US markets closed in the green yesterday, thanks to a rebound in technology counters. Markets have experienced big intra-day swings lately as traders digest fresh economic data.
US household spending rose by 1.3% month-on-month in October, while personal income increased by 0.5%. Weekly jobless claims fell sharply to the lowest level in that data series 52 year history, a big positive for the US economy. There's still a huge demand for labour in America.
In company news, bricks-and-mortar retailers Nordstrom (NYSE: JWN ) and Gap saw their shares tumble by 29% and 24%, respectively, after reporting disappointing earnings amidst complaints about supply chain problems. I guess not even Kanye West could save Gap from this mess.
In summary, the JSE All-share was down 0.64%, the S&P 500 was up 0.23%, and the Nasdaq rose by 0.44%.
One Thing, From Paul
The stocks we own in US portfolios have done very well lately. They are mostly mega-cap global multinationals in the technology sector. That's fine, but will they stay on top forever? Maybe, but maybe not!
Howard Marks's latest newsletter describes an earlier era when the "Nifty Fifty" stocks emerged in the 1960s. This group included office equipment manufacturers IBM (NYSE: IBM ) and Xerox (NASDAQ: XRX ), photography titans Kodak and Polaroid, drug makers like Merck and Eli Lilly (NYSE: LLY ), tech companies including Hewlett Packard and Texas Instruments (NASDAQ: TXN ), and consumer goods outfits such as Coca-Cola (NYSE: KO ) and Avon.
Marks writes: "It was widely believed that nothing bad could happen to these companies and they could never be disrupted. Of course, those investors were riding for a fall. If you bought the stocks of "the greatest companies in America" in 1969, and held them steadfastly for five years, you lost almost all your money. At least half of these supposedly impregnable companies have either gone out of business or been acquired by others."
This is why you pay Vestact 1% of your portfolio value per annum: to worry about what the future holds and to propose changes when the time is right. For now, we advise you to hold tight.
The first genome sequence cost $1 billion. The project to map the entire three-billion letter human genome was launched in 1990 and cost the US government more than $3.8 billion.
Today it costs just $1 000 to sequence a person's genome; that's one of the fastest learning curves in history. There are currently innovations in the sector that look to bring the cost down to $100.
How do you invest in this marvel of human ingenuity? Through Illumina (NASDAQ: ILMN ) of course. They are the world's leader in genome sequencing equipment and services. Their share price performance has been disappointing lately but we are confident that this will be a huge part of healthcare services in the future.
This may not be a popular opinion, but I think all the attention on wealth inequality is overdone. The idea that the rich are too rich is misplaced, we should rather be asking how we can improve the prospects of the most vulnerable in society. Having fewer rich people is not going to change the plight of the poor.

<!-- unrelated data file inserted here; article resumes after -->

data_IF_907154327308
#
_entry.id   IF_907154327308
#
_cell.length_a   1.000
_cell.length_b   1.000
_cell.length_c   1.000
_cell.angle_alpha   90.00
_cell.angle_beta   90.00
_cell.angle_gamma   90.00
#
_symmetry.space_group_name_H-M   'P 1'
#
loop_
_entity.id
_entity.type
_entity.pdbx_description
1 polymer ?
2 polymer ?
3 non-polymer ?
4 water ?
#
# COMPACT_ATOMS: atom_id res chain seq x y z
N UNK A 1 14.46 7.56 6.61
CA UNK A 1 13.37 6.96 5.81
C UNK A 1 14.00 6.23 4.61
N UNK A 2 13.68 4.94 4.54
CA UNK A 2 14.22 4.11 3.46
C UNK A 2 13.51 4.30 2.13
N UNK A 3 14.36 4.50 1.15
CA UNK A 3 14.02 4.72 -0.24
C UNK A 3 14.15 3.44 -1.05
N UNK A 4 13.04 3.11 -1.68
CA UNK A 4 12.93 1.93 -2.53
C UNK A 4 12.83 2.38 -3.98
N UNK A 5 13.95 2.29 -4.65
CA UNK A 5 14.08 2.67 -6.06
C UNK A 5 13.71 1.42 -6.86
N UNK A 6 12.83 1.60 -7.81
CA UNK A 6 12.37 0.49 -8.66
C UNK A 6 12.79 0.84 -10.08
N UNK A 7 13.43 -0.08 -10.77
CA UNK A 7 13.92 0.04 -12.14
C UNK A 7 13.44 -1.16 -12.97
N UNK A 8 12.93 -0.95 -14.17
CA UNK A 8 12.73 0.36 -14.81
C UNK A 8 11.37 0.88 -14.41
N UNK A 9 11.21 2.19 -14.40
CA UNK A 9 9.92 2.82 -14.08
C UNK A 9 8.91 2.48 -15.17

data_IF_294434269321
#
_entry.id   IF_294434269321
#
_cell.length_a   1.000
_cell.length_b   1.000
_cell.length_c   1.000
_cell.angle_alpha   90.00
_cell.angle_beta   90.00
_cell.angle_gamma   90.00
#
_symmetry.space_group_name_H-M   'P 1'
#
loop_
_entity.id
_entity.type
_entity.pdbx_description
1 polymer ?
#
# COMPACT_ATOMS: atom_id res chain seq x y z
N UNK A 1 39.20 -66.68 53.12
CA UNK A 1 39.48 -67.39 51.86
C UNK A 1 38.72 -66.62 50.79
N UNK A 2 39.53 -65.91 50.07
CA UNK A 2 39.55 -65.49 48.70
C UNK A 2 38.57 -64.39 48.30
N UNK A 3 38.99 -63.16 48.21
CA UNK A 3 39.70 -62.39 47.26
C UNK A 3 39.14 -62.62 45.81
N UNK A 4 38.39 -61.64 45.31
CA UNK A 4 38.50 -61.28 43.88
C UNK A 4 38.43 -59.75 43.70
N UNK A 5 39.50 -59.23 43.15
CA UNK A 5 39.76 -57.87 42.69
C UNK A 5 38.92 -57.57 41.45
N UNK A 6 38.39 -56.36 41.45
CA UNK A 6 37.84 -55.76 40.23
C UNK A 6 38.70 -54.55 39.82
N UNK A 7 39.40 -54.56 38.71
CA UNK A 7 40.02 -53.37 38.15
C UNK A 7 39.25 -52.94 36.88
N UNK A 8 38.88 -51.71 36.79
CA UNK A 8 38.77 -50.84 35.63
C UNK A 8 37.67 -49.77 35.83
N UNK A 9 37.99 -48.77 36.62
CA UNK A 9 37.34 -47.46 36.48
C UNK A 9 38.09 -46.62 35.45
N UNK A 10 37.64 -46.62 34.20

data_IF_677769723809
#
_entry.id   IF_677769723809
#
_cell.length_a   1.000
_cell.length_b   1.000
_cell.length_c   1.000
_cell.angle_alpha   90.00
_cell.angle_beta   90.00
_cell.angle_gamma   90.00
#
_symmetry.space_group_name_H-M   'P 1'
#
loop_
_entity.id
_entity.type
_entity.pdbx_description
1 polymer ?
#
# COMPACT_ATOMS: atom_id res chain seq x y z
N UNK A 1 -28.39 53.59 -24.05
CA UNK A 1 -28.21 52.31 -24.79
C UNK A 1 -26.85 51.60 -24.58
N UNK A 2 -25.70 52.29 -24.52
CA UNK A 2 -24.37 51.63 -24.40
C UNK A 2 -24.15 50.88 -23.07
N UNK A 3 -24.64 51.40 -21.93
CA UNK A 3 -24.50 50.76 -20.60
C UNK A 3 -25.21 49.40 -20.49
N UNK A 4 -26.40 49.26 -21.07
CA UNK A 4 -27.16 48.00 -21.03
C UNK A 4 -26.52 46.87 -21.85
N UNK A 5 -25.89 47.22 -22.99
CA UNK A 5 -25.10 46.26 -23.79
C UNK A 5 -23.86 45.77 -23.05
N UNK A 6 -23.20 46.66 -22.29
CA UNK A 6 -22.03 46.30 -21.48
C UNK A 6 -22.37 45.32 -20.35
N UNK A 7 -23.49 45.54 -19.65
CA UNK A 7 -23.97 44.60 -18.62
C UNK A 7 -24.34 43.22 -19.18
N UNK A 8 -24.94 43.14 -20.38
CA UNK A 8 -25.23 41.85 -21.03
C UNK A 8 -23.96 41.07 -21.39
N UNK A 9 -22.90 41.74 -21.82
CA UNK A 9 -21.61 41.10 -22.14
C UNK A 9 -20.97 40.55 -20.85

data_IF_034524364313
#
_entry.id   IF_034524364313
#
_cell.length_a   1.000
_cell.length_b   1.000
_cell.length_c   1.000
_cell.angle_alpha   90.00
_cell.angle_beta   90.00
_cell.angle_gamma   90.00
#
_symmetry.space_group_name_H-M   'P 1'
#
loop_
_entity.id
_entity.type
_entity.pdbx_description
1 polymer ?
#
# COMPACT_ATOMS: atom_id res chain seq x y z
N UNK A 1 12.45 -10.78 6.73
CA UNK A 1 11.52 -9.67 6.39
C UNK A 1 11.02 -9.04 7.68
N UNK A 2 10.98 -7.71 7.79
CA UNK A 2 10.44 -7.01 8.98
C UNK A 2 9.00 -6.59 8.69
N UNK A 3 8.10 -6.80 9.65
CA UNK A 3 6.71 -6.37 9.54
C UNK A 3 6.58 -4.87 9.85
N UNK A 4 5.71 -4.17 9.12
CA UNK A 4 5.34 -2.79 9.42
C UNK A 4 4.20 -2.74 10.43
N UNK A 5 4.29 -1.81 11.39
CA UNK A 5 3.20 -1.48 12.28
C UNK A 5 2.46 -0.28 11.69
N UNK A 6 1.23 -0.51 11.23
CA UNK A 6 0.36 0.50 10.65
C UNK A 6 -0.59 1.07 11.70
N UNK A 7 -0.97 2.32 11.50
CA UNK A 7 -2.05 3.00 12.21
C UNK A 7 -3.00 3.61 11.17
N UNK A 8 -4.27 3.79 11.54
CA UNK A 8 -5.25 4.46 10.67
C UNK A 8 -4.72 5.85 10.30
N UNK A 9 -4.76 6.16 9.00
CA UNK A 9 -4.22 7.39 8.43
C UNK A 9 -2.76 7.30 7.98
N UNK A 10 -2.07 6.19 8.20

The graph below shows how well humanity has done over the last 200 years. Thanks to market liberalisation, increased trade and massive technological advances, society is unimaginably better off today than 200 years ago. Economic growth is the key to reducing poverty.
The bulk of people still living in extreme poverty are in Africa. A lack of opportunity is a contributing factor to poverty. In an ideal world, all would have access to opportunities, and then their work ethic would determine how high they climb the economic ladder. For many that is not the case. Try to be aware of how you can create opportunities for others, particularly in situations where it will cost you very little but the opportunity is life-changing for someone else.
As an aside, do you think Jeff Bezos wants a richer society or a poorer one? Some think that rich people rig the world to keep the poor down. As the wealth of Amazon (NASDAQ: AMZN )'s customers increases, so do their profits. Bezos definitely wants to live in a world where there's no poverty and people spend a lot more on Amazon. In a wealthier world, robots will take over low-paying warehouse jobs, which is better for everyone.
The focus needs to be on making the economic pie bigger, which will be better for everyone.
Ever wondered how much the companies you own earn every second? Speculate no further because our friends at Statista have answered the question for us.
The FAMGA group of companies made $300 billion in net profits from $1 350 billion of revenues over the past year. This is thanks to an increase in profits of 59% for Meta Platforms (Facebook (NASDAQ: FB )), 51% for Amazon, 43% for Microsoft (NASDAQ: MSFT ), 98% for Google (NASDAQ: GOOGL ), and 65% for Apple (NASDAQ: AAPL ). Absolutely incredible!
The infographic below shows how much net profits are generated per second by these selected tech companies in 2021. For comparison purposes, the biggest winners of Covid-19, the vaccine makers Pfizer (NYSE: PFE ), BioNTech, and Moderna (NASDAQ: MRNA ) combined, only made $1 000 in profits per second.
Asian markets are steady this morning and the MSCI Asia-Pacific index snapped a three-day slump. The Chinese government has urged local governments there to spend more to fight the economic growth slump.
US markets are closed today for Thanksgiving Day. We hate days when there is no US market trade! However, investors still need to show up for Black Friday tomorrow.
The Rand has weakened to R15.90. The US Dollar continues to hit those 52-week highs. Have a good one!
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